I Googled the ATN Thor 320 and the first one I found had a 19 mm focal length lens. The difference in range roughly corresponded to the difference in focal length (19 vs 65 mm). That's what I would have expected for two lenses of the same f-number. If the 50 mm ATN lens has a longer detection range than the 65 mm FLIR lens, then the ATN lens f-number must be lower. If not, then I would question ATN's criteria for detection. I know that FLIR uses the same standard for detection range that the US Army uses. I don't know what standard ATN uses.

    Incidentally, we had to prove that we were using the FLIR on a government contract to buy it. I'm not clear why sale of the FLIR is so restricted. FLIR may be ultra-cautious because so much of it's business is to the US military.

    Most of the microbolometer detectors on the market have similar sensitivity (0.05-0.1 deg C @ f/1.0). Differences in detection range are primarily due to differences in the lens (focal length and f-number). If I were going to spend my own money on one of these devices, I would compare lens specs carefully.

    FYI, I use an intensified weapon sight (Magnum universal night sight) for weapon aiming on nighttime live fire tests, mainly because I shoot at targets, not mammals.
     
  10. infidel 811

    infidel 811 Well-Known Member

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    West u have a pm
     
  11. westcliffe01

    westcliffe01 Well-Known Member

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    For the moment, I have a night legal (in MI) 22 magnum rifle which I only use for nocturnal coyote hunting. I presently have a 1.5-4.5 Weaver scope on it with a single illuminated aiming point which is very small. So going forward, I would be removing the low power conventional scope and fitting just the thermal imaging sight. Unlike night vision, one can use a TI system in daylight if pressed but that would only be in an emergency type situation.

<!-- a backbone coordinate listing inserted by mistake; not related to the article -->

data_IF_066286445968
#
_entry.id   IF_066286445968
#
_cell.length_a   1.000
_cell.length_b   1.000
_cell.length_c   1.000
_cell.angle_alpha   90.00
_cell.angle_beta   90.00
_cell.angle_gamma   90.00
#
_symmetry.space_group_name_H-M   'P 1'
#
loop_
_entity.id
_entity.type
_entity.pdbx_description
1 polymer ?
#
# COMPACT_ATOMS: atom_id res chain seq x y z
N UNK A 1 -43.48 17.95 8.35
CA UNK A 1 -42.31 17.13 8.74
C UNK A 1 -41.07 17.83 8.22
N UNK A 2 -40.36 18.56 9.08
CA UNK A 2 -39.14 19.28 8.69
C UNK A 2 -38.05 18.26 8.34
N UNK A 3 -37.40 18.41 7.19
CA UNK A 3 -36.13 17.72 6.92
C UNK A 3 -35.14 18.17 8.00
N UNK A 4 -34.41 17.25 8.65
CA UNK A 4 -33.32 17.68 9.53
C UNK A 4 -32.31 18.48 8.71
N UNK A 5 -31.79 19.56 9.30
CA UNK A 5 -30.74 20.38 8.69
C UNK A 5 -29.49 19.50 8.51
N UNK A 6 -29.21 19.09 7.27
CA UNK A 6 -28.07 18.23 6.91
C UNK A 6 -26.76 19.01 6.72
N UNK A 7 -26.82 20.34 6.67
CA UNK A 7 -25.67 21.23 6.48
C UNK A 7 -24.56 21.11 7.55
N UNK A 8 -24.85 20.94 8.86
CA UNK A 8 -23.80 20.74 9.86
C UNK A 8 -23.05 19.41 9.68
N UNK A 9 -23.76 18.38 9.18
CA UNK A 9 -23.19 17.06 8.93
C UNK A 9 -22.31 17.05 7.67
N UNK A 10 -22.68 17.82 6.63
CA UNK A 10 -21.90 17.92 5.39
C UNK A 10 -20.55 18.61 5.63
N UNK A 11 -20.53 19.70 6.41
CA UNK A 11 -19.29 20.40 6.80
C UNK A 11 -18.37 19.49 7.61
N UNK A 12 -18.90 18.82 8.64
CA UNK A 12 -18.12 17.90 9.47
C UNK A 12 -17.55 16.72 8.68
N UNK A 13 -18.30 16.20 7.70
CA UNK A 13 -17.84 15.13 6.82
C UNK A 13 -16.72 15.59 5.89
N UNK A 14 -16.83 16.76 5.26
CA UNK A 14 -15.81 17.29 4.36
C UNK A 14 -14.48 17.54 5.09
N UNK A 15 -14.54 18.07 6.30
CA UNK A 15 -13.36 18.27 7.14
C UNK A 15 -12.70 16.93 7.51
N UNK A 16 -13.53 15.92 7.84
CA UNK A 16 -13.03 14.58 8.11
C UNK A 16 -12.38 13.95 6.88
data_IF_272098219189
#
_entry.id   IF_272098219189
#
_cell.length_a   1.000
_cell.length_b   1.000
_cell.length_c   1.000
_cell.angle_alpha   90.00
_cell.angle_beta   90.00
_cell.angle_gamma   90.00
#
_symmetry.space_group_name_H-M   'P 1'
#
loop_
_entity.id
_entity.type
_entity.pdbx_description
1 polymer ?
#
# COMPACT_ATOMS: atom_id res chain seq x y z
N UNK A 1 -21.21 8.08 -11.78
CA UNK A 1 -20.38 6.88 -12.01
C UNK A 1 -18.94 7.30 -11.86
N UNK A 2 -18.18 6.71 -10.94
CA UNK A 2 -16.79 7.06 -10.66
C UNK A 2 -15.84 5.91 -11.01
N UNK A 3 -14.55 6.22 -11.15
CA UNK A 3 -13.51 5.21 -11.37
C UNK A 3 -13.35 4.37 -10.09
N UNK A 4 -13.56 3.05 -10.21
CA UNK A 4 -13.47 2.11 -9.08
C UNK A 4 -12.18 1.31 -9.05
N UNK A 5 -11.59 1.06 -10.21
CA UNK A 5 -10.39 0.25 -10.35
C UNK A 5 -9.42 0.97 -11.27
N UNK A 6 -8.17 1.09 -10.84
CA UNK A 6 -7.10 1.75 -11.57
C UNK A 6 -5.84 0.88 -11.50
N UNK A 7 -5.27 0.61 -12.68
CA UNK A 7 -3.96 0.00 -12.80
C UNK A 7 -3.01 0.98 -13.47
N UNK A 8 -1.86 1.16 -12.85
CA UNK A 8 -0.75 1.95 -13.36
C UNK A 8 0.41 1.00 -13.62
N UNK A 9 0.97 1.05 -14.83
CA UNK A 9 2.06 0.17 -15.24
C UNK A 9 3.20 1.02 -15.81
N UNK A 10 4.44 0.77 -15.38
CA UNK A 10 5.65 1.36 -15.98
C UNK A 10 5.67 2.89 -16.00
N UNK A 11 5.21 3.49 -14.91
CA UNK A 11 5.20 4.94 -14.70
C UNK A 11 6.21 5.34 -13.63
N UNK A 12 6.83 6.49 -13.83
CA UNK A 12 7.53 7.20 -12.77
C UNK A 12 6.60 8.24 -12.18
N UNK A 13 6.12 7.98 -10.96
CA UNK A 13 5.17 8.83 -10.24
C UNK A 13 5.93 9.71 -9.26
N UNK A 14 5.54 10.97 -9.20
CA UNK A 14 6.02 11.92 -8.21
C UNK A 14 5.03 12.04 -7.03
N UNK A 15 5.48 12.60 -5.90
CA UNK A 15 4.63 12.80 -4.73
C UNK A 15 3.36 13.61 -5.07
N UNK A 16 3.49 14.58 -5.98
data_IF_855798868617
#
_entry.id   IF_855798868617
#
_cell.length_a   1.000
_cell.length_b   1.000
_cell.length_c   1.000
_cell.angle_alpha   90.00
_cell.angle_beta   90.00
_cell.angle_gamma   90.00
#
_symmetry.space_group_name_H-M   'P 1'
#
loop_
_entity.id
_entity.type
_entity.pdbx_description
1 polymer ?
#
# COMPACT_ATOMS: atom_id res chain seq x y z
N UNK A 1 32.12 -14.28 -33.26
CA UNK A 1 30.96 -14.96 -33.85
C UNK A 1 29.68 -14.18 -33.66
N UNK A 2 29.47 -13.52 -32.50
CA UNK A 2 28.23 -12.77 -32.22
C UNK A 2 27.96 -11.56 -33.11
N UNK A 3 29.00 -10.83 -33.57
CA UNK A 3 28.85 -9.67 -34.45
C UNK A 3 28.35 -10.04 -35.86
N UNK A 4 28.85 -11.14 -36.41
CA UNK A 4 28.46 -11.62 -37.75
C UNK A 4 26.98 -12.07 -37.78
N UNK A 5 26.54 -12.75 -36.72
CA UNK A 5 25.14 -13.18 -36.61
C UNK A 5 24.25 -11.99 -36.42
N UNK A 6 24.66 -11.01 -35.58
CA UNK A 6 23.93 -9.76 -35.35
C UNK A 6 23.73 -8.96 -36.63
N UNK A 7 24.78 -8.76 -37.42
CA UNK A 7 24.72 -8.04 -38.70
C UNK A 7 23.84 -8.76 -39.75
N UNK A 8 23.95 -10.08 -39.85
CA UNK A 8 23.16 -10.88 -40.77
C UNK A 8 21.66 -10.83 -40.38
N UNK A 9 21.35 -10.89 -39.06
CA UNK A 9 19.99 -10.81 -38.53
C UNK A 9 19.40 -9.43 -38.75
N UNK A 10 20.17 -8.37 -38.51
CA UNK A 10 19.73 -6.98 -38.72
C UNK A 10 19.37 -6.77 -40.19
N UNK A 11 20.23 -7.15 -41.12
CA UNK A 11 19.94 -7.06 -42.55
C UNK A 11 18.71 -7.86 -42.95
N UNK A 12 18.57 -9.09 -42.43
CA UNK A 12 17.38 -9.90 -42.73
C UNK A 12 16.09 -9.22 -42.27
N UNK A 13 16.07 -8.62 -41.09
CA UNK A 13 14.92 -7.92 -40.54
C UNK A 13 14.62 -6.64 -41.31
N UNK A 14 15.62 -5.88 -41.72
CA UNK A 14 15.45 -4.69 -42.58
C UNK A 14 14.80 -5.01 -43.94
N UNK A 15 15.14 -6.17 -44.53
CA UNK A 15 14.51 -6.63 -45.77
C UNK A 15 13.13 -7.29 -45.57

Loss of zero would not really apply unless for some reason I had a need to swap it onto a high power rifle / carbine due to some sort of exigent situation that involved 2 legged predators. Given the way self defense law works, I am assuming that the POI shift would be minimal at the kind of ranges common to self defense situations.

    Perhaps in the future I will consider the addition of a gen 3 or 4 sighting system to round out my capabilities (once you detect something with TI and verify a safe backstop, then you might find it in a NV scope). Right now the few small TI spotters that are available are not very capable and quite expensive, leaving little in the budget for a good NV system to go along with it. I will however weigh this option in case one could potentially put together a better system.
     
  12. bruce_ventura

    bruce_ventura Well-Known Member

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    I get it now. I missed the rimfire part. The longer 50 mm focal length Thor 320 should work fine for that range, even for recognition.

    Let us know how the thermal weapon sight works for you.